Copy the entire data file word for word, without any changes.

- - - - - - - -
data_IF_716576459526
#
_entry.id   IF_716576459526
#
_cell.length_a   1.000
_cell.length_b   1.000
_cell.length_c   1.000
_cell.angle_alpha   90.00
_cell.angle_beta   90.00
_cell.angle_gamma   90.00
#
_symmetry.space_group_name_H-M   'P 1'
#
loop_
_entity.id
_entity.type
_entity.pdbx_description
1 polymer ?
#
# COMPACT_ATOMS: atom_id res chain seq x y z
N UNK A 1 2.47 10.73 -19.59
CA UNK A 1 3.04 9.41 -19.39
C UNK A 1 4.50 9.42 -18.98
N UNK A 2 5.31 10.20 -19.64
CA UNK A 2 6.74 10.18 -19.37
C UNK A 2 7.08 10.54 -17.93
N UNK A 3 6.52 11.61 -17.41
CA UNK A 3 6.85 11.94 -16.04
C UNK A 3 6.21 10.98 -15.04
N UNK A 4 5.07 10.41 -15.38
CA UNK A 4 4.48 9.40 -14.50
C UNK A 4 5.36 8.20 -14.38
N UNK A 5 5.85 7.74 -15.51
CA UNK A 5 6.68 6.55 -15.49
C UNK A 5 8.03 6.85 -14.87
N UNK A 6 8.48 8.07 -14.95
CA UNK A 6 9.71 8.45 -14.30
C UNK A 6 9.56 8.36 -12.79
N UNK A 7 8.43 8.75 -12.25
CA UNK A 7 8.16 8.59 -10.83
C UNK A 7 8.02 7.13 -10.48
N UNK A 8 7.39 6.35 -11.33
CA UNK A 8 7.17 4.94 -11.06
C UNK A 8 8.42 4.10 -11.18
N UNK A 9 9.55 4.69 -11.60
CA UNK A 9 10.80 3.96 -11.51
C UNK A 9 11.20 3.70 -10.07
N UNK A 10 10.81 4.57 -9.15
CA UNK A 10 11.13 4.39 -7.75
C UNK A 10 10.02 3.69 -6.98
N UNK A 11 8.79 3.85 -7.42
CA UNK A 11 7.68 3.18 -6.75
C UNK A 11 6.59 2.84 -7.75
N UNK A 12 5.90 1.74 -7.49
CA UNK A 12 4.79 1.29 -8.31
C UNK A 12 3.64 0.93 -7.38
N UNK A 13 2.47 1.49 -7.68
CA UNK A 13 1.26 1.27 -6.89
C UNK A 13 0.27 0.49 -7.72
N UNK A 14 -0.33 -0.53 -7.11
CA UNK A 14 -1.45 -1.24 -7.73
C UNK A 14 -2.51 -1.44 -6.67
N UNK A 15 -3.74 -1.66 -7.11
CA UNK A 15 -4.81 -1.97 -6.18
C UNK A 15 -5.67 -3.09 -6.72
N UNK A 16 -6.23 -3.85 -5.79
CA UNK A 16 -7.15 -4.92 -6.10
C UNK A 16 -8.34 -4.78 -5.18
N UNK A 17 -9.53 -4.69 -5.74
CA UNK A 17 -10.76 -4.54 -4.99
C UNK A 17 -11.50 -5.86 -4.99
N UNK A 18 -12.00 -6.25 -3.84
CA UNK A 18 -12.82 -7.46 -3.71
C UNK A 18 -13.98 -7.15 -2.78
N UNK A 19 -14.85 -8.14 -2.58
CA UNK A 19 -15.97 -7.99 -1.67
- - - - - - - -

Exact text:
data_IF_716576459526
#
_entry.id   IF_716576459526
#
_cell.length_a   1.000
_cell.length_b   1.000
_cell.length_c   1.000
_cell.angle_alpha   90.00
_cell.angle_beta   90.00
_cell.angle_gamma   90.00
#
_symmetry.space_group_name_H-M   'P 1'
#
loop_
_entity.id
_entity.type
_entity.pdbx_description
1 polymer ?
#
# COMPACT_ATOMS: atom_id res chain seq x y z
N UNK A 1 2.47 10.73 -19.59
CA UNK A 1 3.04 9.41 -19.39
C UNK A 1 4.50 9.42 -18.98
N UNK A 2 5.31 10.20 -19.64
CA UNK A 2 6.74 10.18 -19.37
C UNK A 2 7.08 10.54 -17.93
N UNK A 3 6.52 11.61 -17.41
CA UNK A 3 6.85 11.94 -16.04
C UNK A 3 6.21 10.98 -15.04
N UNK A 4 5.07 10.41 -15.38
CA UNK A 4 4.48 9.40 -14.50
C UNK A 4 5.36 8.20 -14.38
N UNK A 5 5.85 7.74 -15.51
CA UNK A 5 6.68 6.55 -15.49
C UNK A 5 8.03 6.85 -14.87
N UNK A 6 8.48 8.07 -14.95
CA UNK A 6 9.71 8.45 -14.30
C UNK A 6 9.56 8.36 -12.79
N UNK A 7 8.43 8.75 -12.25
CA UNK A 7 8.16 8.59 -10.83
C UNK A 7 8.02 7.13 -10.48
N UNK A 8 7.39 6.35 -11.33
CA UNK A 8 7.17 4.94 -11.06
C UNK A 8 8.42 4.10 -11.18
N UNK A 9 9.55 4.69 -11.60
CA UNK A 9 10.80 3.96 -11.51
C UNK A 9 11.20 3.70 -10.07
N UNK A 10 10.81 4.57 -9.15
CA UNK A 10 11.13 4.39 -7.75
C UNK A 10 10.02 3.69 -6.98
N UNK A 11 8.79 3.85 -7.42
CA UNK A 11 7.68 3.18 -6.75
C UNK A 11 6.59 2.84 -7.75
N UNK A 12 5.90 1.74 -7.49
CA UNK A 12 4.79 1.29 -8.31
C UNK A 12 3.64 0.93 -7.38
N UNK A 13 2.47 1.49 -7.68
CA UNK A 13 1.26 1.27 -6.89
C UNK A 13 0.27 0.49 -7.72
N UNK A 14 -0.33 -0.53 -7.11
CA UNK A 14 -1.45 -1.24 -7.73
C UNK A 14 -2.51 -1.44 -6.67
N UNK A 15 -3.74 -1.66 -7.11
CA UNK A 15 -4.81 -1.97 -6.18
C UNK A 15 -5.67 -3.09 -6.72
N UNK A 16 -6.23 -3.85 -5.79
CA UNK A 16 -7.15 -4.92 -6.10
C UNK A 16 -8.34 -4.78 -5.18
N UNK A 17 -9.53 -4.69 -5.74
CA UNK A 17 -10.76 -4.54 -4.99
C UNK A 17 -11.50 -5.86 -4.99
N UNK A 18 -12.00 -6.25 -3.84
CA UNK A 18 -12.82 -7.46 -3.71
C UNK A 18 -13.98 -7.15 -2.78
N UNK A 19 -14.85 -8.14 -2.58
CA UNK A 19 -15.97 -7.99 -1.67